By Sarah N. Lynch

WASHINGTON (Reuters) – A Georgia appeals court will hear arguments in October on whether to disqualify Fulton County District Attorney Fani Willis from prosecuting Donald Trump for trying to overturn his 2020 defeat, a schedule that will likely postpone that trial until after the Nov. 5 election.

At issue is whether the prosecution is tainted as a result of Willis’ past affair with her one-time top deputy whom she hired to work on the probe.

Trump’s legal team has sought to use the affair as a reason to try to derail the case but the judge overseeing the trial said in March that Willis could remain on the case.

The Georgia election interference case is one of three criminal trials that Trump still faces, though all three have been delayed for a variety of reasons.

Last week, Trump became the first former president in U.S. history to be convicted of a crime after a jury in New York City found him guilty on 34 counts of falsifying business records to conceal a hush-money payment to porn star Stormy Daniels in the weeks before the 2016 election.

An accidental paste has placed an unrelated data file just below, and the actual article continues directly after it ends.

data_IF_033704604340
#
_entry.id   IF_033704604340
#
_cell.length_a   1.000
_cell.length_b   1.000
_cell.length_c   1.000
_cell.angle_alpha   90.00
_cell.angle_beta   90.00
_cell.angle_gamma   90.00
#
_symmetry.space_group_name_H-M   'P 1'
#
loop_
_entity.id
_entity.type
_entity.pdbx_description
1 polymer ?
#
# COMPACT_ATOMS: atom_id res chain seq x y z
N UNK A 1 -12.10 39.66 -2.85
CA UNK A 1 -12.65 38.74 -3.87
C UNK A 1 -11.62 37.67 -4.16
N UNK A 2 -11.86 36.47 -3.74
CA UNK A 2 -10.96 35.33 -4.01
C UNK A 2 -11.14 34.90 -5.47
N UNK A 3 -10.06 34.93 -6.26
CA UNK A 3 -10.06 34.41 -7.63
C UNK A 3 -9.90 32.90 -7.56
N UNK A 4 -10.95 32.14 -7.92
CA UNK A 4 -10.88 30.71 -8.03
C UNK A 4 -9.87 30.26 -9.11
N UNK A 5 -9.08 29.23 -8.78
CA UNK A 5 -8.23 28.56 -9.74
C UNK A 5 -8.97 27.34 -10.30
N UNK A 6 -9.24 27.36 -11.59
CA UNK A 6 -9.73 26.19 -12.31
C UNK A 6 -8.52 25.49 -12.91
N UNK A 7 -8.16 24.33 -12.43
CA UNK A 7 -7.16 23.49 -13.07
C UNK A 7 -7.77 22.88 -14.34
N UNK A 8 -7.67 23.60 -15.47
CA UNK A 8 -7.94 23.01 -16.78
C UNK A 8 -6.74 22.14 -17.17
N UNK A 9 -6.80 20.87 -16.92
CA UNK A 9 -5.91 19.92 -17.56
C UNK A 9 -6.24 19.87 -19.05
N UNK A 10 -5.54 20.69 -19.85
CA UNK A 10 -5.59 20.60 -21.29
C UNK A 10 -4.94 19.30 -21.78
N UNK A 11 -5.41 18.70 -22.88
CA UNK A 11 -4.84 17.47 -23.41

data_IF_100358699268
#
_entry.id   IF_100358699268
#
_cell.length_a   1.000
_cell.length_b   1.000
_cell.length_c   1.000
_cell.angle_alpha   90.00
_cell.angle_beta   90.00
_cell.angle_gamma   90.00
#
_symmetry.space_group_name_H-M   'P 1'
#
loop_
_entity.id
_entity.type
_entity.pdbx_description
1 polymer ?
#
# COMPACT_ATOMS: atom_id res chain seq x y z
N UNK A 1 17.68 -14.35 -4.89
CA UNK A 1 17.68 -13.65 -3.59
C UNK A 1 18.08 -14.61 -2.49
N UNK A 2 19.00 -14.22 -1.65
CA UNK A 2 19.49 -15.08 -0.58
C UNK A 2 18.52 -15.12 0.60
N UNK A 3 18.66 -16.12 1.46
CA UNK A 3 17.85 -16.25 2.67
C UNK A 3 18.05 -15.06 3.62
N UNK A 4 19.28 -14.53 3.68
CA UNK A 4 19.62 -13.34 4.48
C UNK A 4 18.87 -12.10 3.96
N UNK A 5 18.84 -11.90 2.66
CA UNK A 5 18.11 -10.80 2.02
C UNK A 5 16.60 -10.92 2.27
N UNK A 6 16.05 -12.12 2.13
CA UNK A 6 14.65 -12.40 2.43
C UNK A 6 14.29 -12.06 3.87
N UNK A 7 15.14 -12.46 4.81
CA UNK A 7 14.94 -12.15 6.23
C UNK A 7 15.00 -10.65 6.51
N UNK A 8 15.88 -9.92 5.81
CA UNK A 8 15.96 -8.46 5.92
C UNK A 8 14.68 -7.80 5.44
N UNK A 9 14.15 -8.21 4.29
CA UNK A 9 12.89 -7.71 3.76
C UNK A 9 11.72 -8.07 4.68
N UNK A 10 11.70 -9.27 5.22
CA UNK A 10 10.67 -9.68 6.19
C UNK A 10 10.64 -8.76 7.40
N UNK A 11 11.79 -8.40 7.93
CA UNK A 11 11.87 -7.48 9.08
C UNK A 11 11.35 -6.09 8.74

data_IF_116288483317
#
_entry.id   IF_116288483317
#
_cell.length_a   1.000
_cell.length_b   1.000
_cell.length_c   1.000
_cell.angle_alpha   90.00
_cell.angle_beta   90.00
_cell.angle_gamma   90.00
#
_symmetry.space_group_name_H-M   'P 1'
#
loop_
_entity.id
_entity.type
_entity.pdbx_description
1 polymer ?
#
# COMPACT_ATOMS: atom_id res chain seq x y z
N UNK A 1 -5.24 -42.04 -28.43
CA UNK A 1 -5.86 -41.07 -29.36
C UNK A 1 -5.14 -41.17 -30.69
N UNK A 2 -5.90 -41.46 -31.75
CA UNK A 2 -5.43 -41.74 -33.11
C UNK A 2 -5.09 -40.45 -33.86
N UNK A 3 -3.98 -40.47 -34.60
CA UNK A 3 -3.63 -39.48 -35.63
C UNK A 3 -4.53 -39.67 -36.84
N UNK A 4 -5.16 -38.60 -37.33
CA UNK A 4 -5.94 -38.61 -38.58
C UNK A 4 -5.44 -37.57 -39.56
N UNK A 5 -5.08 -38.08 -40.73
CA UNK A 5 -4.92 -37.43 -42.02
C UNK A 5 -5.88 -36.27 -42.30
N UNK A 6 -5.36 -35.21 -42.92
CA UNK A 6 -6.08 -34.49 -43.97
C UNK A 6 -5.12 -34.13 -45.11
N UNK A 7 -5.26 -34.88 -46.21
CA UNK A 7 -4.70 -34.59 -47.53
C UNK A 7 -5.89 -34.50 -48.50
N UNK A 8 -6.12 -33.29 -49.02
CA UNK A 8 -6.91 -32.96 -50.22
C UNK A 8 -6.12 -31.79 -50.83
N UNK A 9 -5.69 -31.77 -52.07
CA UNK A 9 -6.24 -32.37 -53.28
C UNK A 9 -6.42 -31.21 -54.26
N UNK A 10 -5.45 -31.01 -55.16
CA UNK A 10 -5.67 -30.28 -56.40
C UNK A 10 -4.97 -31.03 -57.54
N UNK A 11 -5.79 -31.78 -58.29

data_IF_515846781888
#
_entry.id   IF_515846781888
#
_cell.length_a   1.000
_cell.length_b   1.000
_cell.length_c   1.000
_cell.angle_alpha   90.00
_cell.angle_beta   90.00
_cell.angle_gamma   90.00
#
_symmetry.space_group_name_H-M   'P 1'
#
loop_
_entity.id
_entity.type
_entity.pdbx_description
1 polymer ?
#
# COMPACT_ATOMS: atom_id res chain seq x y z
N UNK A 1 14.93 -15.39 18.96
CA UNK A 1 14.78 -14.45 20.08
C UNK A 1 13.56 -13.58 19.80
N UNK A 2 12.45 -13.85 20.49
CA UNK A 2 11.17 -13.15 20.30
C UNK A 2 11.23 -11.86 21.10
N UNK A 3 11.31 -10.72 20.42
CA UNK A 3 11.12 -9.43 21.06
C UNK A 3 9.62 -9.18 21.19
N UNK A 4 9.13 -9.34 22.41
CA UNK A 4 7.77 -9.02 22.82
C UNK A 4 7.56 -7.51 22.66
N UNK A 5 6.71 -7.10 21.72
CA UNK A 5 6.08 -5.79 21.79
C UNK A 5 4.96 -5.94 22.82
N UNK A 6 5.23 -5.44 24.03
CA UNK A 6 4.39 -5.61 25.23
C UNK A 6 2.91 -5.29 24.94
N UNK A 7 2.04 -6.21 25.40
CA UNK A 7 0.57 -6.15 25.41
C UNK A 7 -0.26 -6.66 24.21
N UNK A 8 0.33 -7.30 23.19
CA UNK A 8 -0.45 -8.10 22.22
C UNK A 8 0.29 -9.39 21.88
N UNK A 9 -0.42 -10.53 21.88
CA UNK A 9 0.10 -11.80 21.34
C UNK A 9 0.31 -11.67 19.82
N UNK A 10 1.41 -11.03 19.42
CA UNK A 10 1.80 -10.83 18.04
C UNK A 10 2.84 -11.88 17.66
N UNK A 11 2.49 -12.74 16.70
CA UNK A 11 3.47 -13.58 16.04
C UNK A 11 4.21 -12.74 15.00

© Reuters. FILE PHOTO: Fulton County District Attorney Fani Willis attends a hearing on the Georgia election interference case, March 1, 2024, in Atlanta, Georgia, U.S. Alex Slitz/Pool via REUTERS/File Photo

The Georgia appeals court did not specify when in October it will hear arguments on whether to disqualify Willis, but the Atlanta Journal-Constitution reported that the case will be heard Oct. 4.

Willis is also separately expected to ask the court to overturn a lower court ruling that dismissed several counts against Trump in the 2020 election subversion case on the grounds that the indictment was not detailed enough to sustain those charges.